The Lombards or Langobards were a Germanic tribe who ruled Italy from 568 to 774. They may have been descended from a small tribe called the Winnili who dwelt in southern Scandinavia (Scadanan) before migrating to seek new lands. In the 1st century AD, they formed part of the Suebi, in northwestern Germany. By the end of the 5th century, they had moved into the area roughly coinciding with modern Austria north of the Danube river, where they subdued the Heruls and later fought frequent wars with the Gepids. The Lombard king Alboin eventually destroyed the Gepids at the Battle of Asfeld in 567.
Following this victory, Alboin led his people to Italy, which had become severely devastated after the long Gothic War (535–554) between the Byzantine Empire and the Ostrogothic Kingdom there. The Lombards were joined by numerous Saxons, Heruls, Gepids, Bulgars, Thuringians, and Ostrogoths, and their invasion of Italy was almost unopposed. By late 569 they had conquered all the principal cities north of the Po River except Pavia, which fell in 572. At the same time, they occupied areas in central and southern Italy. They established a Lombard Kingdom in Italy, later named Regnum Italicum ("Kingdom of Italy"), which reached its zenith under the 8th-century ruler Liutprand. In 774, the Kingdom was conquered by the Frankish King Charlemagne and integrated into his Empire. However, Lombard nobles continued to rule southern parts of the Italian peninsula, through the Duchy of Benevento, well into the 11th century when they were conquered by the Normans and added to their County of Sicily.
The Duchy of Benevento (after 774, Principality of Benevento) was the southernmost Lombard duchy in the Italian peninsula, centred on Benevento, a city in Southern Italy. Being cut off from the rest of the Lombard possessions by the papal Duchy of Rome, Benevento was from the first practically independent.
The first duke was Zotto, a leader of a band of soldiers who descended the coast of Campania. The date is disputed but may have been 571 or 590. Though at first independent, Zotto was eventually made to submit to the royal authority of the north. His successor was Arechis, his nephew, and the principle of hereditary succession guided the Beneventan duchy to the end.
Under Zotto's successors, the duchy was expanded against the Byzantine Empire. Arechis, himself from the duchy of Friuli, captured Capua and Crotone, sacked Byzantine Amalfi, but was unable to capture Naples. After his reign, the Byzantines had left in southern Italy only Naples, Amalfi, Gaeta, Sorrento, Calabria, and the maritime cities of Apulia (Bari, Brindisi, Otranto, etc.).
A peace between the Duchy and the Eastern Empire was signed in 680. In the following decades, Benevento conquered some territories from the Byzantines, but the main enemy of the duchy was now the northern Lombard kingdom itself. King Liutprand intervened several times to impose a candidate of his own on the ducal throne. His successor, Ratchis, declared the duchies of Spoleto and Benevento foreign countries where it was forbidden to travel without a royal permission.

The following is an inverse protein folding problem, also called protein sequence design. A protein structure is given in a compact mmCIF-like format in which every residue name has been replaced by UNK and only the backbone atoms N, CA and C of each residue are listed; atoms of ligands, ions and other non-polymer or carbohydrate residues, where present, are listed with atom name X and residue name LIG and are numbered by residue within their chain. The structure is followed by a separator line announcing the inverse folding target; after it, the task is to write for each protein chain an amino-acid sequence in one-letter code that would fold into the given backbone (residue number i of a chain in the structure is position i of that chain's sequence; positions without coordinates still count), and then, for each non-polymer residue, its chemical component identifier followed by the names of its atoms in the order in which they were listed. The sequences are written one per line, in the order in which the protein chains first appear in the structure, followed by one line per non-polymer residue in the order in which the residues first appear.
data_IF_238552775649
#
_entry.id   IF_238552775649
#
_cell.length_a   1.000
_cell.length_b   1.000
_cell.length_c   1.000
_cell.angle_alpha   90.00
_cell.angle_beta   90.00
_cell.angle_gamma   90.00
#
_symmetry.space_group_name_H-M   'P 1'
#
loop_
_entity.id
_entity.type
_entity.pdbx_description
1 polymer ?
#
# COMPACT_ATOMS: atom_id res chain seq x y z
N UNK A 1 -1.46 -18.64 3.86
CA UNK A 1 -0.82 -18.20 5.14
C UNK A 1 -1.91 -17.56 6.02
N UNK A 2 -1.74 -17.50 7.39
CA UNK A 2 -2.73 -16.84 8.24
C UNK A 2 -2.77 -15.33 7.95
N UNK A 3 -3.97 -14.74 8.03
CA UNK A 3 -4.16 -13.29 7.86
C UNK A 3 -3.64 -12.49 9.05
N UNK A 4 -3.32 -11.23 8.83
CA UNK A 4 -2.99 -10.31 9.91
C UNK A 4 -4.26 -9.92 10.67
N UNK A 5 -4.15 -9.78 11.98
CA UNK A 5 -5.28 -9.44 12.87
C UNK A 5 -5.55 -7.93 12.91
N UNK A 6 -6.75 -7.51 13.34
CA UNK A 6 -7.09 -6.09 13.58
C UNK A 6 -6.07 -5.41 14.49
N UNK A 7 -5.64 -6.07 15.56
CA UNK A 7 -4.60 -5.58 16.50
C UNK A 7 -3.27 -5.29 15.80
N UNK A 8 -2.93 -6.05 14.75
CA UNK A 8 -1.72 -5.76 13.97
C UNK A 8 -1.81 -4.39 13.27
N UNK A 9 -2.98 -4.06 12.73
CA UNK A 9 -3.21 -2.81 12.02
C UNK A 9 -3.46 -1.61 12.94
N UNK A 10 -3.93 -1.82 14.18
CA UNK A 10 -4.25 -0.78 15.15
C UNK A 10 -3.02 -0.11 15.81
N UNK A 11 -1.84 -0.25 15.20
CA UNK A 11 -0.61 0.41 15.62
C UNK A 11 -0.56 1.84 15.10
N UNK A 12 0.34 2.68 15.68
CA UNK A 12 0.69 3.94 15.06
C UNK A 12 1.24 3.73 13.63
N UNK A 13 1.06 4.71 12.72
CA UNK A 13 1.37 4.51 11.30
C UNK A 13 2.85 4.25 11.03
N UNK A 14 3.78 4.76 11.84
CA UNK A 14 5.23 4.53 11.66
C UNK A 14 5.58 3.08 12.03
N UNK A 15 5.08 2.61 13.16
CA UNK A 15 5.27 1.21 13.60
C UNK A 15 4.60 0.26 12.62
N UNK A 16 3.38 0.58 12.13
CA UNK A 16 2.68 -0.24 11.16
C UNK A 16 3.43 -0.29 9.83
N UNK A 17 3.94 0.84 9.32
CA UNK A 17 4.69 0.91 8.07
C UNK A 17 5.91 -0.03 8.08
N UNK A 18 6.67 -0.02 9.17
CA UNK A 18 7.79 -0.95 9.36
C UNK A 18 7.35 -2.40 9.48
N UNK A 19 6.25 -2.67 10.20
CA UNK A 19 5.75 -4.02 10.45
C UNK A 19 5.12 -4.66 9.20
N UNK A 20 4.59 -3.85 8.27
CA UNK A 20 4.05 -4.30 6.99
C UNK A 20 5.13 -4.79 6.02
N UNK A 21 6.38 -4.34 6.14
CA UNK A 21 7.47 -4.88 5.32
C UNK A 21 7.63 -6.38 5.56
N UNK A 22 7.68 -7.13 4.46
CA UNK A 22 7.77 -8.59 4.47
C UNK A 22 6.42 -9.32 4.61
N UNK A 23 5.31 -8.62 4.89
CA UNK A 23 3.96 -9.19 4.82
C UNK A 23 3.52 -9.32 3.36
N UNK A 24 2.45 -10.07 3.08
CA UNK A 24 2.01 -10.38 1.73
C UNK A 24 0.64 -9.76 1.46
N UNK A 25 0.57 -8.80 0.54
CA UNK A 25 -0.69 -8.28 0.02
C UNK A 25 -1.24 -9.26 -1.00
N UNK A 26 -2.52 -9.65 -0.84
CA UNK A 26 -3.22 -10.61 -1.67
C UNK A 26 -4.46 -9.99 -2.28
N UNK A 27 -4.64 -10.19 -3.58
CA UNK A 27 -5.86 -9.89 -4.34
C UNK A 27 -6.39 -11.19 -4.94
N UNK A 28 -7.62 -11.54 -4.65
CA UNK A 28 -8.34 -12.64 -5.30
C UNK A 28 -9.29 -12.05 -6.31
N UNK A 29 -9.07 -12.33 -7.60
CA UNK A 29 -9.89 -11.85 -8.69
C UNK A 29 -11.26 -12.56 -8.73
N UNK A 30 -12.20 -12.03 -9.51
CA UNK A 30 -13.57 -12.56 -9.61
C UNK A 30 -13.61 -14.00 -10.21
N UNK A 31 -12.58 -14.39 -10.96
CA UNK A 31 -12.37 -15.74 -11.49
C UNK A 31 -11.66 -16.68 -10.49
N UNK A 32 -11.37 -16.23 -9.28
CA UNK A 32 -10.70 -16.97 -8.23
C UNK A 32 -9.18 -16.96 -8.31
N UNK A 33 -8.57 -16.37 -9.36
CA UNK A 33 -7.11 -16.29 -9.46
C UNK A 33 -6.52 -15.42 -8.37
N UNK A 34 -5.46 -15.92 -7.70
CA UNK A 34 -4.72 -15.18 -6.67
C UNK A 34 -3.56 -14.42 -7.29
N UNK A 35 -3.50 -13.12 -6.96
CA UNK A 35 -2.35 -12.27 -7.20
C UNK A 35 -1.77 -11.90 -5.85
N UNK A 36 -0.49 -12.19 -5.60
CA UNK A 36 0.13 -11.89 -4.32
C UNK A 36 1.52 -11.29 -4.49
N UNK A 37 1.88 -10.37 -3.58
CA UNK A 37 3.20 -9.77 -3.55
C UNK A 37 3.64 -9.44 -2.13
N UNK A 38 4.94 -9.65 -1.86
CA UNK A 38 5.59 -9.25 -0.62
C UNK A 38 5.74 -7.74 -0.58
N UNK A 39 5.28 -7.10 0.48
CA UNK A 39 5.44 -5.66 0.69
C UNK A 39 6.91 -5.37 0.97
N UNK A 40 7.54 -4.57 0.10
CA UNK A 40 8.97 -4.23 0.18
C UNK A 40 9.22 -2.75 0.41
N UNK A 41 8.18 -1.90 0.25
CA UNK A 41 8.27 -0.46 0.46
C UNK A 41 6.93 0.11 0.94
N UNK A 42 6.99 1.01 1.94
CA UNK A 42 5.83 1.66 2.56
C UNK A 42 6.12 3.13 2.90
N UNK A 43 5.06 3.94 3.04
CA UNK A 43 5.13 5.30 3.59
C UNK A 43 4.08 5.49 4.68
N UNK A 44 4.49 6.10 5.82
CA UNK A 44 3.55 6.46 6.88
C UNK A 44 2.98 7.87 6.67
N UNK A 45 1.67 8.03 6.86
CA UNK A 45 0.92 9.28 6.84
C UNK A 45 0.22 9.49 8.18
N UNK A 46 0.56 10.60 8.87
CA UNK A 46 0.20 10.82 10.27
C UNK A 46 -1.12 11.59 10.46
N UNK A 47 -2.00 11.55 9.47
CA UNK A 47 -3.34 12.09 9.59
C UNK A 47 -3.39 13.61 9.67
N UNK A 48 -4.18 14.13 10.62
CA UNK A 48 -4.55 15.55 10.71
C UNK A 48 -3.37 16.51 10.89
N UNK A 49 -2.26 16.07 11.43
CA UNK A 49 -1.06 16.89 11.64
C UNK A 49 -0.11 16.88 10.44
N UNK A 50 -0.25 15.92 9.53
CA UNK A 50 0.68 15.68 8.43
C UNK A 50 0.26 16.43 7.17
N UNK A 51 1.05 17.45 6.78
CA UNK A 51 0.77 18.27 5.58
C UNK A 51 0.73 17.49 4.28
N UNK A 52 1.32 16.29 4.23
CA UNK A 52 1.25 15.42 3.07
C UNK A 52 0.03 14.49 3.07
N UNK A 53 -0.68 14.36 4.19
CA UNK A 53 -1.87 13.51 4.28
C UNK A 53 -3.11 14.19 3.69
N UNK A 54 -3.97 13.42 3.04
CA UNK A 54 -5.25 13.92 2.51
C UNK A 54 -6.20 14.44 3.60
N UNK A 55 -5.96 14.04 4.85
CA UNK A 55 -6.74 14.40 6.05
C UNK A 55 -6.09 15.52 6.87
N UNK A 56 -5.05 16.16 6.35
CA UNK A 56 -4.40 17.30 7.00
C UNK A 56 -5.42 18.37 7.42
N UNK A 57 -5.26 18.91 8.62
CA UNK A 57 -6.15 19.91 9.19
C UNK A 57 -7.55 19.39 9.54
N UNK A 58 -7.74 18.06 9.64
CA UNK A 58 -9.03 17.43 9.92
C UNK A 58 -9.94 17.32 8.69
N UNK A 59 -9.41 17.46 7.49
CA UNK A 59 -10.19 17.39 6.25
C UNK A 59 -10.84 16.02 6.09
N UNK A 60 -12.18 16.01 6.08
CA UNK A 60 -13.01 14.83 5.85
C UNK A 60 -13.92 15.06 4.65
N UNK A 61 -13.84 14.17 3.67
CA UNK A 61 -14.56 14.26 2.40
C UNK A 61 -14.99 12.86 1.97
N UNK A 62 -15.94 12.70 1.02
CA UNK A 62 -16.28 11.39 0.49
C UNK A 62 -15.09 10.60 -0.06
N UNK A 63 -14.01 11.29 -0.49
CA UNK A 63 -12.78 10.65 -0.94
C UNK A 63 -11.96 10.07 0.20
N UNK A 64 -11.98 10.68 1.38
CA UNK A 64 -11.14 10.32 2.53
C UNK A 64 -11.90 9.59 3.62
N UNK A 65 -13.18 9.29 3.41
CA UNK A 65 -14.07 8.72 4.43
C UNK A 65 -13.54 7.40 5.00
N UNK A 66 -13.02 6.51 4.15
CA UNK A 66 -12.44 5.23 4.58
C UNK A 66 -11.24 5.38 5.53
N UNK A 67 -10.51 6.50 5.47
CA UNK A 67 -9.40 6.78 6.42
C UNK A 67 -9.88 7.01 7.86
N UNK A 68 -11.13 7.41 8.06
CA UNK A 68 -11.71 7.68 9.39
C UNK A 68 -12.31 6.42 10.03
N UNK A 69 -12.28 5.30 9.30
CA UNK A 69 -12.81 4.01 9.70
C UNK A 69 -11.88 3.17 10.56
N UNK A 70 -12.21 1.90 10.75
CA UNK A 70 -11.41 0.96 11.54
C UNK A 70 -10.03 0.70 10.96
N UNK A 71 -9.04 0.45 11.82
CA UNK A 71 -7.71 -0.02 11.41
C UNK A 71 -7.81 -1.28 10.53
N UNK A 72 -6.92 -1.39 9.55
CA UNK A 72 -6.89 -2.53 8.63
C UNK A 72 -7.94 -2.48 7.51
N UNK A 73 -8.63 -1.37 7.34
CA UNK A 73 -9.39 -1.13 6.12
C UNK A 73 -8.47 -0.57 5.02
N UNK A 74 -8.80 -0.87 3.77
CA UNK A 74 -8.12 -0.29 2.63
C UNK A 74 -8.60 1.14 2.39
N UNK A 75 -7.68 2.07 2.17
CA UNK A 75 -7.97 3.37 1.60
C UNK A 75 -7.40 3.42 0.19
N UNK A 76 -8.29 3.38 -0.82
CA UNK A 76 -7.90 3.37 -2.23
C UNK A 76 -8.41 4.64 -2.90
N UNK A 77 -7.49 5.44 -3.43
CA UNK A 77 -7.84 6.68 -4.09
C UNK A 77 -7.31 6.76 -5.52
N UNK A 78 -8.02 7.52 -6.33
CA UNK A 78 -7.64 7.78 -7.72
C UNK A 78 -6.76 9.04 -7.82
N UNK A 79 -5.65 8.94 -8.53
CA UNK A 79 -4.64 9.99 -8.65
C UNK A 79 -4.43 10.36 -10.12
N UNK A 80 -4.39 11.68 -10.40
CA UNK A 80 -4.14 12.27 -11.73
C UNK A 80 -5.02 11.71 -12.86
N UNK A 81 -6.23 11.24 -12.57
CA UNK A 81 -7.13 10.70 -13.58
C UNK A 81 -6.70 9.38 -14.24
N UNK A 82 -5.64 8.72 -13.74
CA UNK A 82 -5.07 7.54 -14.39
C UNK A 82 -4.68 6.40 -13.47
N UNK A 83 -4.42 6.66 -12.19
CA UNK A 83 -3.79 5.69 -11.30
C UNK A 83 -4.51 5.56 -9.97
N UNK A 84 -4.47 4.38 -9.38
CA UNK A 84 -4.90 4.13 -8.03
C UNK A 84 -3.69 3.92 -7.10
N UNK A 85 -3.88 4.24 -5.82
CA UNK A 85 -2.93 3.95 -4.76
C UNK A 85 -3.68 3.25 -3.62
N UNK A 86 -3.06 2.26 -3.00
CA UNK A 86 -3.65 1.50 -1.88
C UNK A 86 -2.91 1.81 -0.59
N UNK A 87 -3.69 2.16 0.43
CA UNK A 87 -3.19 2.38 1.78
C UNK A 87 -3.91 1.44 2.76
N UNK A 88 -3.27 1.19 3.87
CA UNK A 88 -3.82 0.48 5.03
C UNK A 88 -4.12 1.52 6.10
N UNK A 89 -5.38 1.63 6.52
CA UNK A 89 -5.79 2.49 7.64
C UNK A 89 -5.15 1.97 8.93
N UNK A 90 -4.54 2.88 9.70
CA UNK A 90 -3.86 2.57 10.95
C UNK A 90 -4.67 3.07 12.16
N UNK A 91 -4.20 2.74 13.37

In 758, king Desiderius briefly captured Spoleto and Benevento, but with Charlemagne's conquest of the Lombard kingdom in 774, Arechis II tried to claim the kingship and make Benevento a second Pavia (the old Lombard capital). Seeing that this was impractical and would draw Frankish attention to himself, he opted instead for the title of princeps (prince). In 787, he was forced by Charlemagne's siege of Salerno to submit to Frankish suzerainty. Arechis expanded the Roman city, with new walled enclosures extending onto the level ground southwest of the old city.
In 788, the principality was invaded by Byzantine troops led by Desiderius's son, Adelchis, who had taken refuge at Constantinople. However, his attempts were thwarted by Arechis' son, Grimoald III, who had, however, partially submitted to the Franks. The Franks assisted in the repulsion of Adelchis, but, in turn, attacked Benevento's territories several times, obtaining small gains, notably the annexation of Chieti to the duchy of Spoleto. In 814, Grimoald IV made vague promises of tribute and submission to Louis the Pious, which were renewed by his successor Sico. None of these pledges were followed up, and the decreased power and influence of the individual Carolingian monarchs allowed the duchy to increase its autonomy.
In spite of the unceasing hostility of the Frankish sovereigns, in the following century Benevento reached its apex, imposing a tribute on Naples and capturing Amalfi under Duke Sicard. When the latter was killed by a plot, a civil war broke out. Sicard's relative, Siconulf, was proclaimed prince in Salerno while the assassin Radelchis was acclaimed in Benevento itself. This ended with the division of the duchy, by order of the Emperor Louis II, into two distinct principates: Benevento (with Molise and Apulia north to Taranto) and the Principality of Salerno.
The crisis was aggravated by the beginning of Saracen ravages, the first Saracens having been called in by Radelchis and subsequently Siconulf in their decade-long war. Often spurred by rival Christian rulers, Saracens sacked Naples, Salerno, and Benevento itself. The Saracen colony in southern Lazio was eliminated only in 915, after the Battle of Garigliano. At the same time, however, the Byzantine Empire reconquered a great part of southern Italy, beginning at Bari, which they retook from the Saracens in 876, further reducing the already declining Beneventan power.